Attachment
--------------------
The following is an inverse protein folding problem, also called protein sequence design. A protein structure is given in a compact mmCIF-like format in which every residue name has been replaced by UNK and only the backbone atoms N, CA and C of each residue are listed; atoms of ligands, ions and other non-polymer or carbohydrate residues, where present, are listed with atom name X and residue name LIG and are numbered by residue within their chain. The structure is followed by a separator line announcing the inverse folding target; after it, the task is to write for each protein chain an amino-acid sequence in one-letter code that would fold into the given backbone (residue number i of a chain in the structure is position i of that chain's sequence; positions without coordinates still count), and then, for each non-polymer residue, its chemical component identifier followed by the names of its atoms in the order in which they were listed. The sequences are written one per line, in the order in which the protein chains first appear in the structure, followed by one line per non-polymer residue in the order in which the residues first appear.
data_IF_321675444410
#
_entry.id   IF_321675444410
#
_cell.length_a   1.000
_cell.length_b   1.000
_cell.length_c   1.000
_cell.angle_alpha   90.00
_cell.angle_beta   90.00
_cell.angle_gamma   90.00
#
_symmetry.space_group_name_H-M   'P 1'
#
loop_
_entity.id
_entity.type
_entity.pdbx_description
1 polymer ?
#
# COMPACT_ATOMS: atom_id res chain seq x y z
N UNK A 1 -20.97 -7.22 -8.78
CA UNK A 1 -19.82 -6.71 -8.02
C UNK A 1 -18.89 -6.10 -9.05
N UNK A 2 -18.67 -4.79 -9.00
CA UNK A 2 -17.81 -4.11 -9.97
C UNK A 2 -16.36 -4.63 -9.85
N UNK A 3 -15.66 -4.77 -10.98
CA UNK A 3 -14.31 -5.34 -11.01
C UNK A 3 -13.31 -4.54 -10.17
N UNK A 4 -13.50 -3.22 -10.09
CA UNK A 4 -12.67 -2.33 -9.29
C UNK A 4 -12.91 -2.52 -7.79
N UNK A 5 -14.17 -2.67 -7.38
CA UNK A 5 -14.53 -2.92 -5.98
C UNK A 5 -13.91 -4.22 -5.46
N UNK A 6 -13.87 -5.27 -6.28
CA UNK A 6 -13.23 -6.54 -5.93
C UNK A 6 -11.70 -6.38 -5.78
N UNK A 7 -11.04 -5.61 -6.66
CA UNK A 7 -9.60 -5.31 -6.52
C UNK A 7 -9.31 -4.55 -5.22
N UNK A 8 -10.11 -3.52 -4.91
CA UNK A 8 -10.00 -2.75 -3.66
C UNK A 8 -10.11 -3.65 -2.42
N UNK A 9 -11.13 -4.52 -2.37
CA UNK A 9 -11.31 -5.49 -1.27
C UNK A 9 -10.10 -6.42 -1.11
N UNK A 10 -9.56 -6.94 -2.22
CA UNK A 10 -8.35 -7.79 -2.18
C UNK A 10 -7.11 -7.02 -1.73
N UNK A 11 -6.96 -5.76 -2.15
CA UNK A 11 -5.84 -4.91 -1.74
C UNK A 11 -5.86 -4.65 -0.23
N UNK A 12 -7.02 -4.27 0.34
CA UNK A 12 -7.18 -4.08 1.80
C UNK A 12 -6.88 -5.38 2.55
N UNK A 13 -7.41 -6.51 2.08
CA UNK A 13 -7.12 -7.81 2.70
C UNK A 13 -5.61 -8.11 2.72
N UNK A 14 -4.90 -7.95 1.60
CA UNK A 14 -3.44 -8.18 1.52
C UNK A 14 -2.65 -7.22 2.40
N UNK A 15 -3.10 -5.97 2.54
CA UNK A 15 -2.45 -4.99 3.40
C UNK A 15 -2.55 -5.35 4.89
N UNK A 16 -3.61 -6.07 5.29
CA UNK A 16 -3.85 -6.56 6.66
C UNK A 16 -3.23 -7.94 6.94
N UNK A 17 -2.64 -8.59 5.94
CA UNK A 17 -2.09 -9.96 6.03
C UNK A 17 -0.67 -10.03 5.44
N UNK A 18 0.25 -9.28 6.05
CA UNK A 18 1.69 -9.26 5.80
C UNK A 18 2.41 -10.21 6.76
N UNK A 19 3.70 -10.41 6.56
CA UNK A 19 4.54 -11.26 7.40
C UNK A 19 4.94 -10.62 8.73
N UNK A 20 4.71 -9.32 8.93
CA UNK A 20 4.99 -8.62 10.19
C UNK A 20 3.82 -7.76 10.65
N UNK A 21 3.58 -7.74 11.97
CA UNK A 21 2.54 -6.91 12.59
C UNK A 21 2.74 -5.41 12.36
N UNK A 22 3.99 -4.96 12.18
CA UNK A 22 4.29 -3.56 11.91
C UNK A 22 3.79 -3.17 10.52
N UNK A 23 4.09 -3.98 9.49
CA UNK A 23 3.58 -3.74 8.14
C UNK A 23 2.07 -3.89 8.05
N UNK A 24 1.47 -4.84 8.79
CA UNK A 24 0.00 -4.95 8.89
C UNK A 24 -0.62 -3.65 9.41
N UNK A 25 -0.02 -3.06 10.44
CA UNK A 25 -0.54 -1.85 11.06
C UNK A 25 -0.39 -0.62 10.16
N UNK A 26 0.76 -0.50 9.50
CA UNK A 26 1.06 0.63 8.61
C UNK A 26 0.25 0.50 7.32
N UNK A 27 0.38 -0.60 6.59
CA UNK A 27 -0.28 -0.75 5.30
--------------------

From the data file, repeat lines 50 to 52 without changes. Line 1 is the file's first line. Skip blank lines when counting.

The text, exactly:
CA UNK A 10 -8.35 -7.79 -2.18
C UNK A 10 -7.11 -7.02 -1.73
N UNK A 11 -6.96 -5.76 -2.15